Saturday, May 3, 2014

Visual CVs - a comparison and a poll

A new toy has appeared since some time in the Recruitment world - tailing the end tail of the infographics' visual appeal: the Visual CV - or in other words, your resume reduced (or improved) in its infographic format.

Multiple options have appeared, with different level of visual complexity, options and ease of use. I want to compare 4 options, rating 1(low) to 3 (high) each of these elements:
  • is it Representative of the data that we want to see portrayed?
  • is it Useable? (is it possible to import data, from LinkedIn or a CV? how easy it is to customize?)
  • Is it Relevant - does it bring new information, or a new light?
  • and is it Aesthetic? (of course this is a lot more subjective, so I will stick to a gut feel of the choices and options available)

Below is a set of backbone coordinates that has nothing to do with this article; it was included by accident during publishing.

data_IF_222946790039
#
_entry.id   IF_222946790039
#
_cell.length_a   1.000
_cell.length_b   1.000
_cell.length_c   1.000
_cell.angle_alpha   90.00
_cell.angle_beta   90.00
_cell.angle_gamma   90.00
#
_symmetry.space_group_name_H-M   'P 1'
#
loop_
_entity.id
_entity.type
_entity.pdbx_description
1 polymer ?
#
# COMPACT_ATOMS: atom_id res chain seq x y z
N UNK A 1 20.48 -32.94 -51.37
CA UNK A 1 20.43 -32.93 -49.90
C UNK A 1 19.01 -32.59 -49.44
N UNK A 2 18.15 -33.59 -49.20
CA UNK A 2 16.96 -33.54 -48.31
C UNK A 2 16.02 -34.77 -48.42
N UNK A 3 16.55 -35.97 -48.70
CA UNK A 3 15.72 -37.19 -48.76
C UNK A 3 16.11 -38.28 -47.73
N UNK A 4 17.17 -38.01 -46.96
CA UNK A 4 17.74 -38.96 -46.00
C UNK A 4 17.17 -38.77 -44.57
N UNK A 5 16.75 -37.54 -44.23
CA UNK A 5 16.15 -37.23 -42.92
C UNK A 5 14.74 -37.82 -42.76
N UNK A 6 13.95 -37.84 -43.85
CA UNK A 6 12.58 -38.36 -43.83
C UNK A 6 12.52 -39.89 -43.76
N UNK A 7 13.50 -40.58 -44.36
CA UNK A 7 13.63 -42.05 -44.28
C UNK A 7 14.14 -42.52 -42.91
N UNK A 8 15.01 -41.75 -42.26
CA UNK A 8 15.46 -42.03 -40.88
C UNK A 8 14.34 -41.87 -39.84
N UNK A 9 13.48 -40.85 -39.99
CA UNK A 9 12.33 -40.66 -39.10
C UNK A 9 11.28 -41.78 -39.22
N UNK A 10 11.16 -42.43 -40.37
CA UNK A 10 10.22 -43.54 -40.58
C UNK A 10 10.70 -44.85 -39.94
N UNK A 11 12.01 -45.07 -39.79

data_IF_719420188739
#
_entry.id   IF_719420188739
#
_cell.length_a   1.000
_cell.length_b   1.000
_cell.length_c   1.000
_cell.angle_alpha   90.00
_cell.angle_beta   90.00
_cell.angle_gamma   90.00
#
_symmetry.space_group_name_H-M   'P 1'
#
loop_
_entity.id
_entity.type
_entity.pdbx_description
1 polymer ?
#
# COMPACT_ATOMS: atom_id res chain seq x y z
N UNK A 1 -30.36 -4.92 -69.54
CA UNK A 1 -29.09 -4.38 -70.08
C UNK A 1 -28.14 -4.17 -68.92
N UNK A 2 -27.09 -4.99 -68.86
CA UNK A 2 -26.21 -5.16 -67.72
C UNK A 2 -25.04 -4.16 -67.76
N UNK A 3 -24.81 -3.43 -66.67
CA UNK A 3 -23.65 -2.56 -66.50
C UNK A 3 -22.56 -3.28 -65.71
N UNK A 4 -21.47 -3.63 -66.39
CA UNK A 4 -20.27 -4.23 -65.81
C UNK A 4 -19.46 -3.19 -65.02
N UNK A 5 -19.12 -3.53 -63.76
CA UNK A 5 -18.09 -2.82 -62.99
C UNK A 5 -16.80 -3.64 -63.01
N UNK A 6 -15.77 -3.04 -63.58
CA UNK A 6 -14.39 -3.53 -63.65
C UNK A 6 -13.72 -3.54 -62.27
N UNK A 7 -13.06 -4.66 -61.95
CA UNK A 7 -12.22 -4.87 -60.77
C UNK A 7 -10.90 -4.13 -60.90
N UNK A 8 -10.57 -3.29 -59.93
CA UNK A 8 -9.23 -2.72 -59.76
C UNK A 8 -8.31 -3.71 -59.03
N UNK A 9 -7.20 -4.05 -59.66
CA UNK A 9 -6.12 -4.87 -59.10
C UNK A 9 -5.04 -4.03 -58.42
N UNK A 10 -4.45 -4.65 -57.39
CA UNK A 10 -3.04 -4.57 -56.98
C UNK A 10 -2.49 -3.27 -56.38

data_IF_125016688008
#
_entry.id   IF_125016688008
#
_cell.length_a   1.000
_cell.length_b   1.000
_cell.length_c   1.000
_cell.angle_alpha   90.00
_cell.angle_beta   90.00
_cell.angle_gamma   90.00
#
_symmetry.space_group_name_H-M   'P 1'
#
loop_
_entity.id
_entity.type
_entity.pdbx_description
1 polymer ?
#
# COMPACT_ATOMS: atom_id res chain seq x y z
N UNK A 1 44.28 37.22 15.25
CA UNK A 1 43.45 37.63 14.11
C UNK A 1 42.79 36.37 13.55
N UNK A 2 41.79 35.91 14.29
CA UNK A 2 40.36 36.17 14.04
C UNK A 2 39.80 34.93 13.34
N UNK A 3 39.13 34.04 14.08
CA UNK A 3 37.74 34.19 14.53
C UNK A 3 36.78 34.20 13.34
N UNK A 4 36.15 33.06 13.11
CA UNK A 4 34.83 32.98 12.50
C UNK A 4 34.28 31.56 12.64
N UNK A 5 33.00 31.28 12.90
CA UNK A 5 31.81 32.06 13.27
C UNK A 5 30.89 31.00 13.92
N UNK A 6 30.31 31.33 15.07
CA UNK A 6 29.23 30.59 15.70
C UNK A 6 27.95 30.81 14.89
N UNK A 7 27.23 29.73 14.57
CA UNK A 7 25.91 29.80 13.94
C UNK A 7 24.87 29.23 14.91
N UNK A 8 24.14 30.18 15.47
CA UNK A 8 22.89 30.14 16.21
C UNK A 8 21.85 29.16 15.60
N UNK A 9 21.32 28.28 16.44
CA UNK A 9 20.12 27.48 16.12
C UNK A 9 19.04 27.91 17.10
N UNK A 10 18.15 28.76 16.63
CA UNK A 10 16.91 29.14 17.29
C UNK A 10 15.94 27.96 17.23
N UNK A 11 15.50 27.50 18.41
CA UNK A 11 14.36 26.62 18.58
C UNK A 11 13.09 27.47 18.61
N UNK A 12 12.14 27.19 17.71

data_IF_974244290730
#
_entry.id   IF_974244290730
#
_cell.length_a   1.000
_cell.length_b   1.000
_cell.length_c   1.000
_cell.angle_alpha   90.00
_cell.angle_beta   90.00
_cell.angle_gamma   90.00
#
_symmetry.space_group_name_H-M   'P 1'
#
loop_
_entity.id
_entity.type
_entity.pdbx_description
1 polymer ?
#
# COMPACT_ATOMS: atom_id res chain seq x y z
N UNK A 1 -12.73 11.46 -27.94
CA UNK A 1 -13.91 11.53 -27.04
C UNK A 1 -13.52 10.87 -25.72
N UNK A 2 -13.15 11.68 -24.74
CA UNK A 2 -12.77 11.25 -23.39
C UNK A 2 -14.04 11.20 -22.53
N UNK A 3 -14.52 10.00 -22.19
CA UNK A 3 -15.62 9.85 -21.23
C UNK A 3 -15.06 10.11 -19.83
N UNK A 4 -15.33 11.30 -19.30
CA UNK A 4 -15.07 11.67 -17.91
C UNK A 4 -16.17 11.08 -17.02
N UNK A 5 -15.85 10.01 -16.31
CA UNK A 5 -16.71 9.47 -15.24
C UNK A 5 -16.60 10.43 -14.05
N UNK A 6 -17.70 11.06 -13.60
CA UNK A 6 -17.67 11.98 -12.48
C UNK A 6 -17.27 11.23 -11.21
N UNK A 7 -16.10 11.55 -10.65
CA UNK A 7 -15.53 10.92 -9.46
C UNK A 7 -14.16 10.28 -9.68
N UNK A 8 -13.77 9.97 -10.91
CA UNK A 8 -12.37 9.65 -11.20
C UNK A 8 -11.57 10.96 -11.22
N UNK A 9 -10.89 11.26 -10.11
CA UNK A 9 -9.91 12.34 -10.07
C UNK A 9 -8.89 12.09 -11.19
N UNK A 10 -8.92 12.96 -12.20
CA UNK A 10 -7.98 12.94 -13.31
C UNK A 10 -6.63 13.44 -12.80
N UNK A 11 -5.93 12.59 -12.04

1. Visual CV is the easier to find - and in fact, it functions like a traditional job board, and collect your CV to make it searcheable for potential employers on their site. Not exactly what I was researching. It is painful to use - even when "importing from LinkedIn", data has to be manually added; in addition, the formatting provides little additional visual tools than a normal CV...
Nothing particularly exciting. 
Representative: 2
Useable: 1
Relevant: 1
Aesthetic: 1            

2. Re.Vu - I like this one. It has a great visualization, and good customization options; you can import your own background, and select different color schemes, including creating your own. It is possible to import data from LinkedIn, but you will still need to manually enter career milestones and history (and the history has only a short visibility due to the format), as well as select all other type of information you wish to display in infographic format.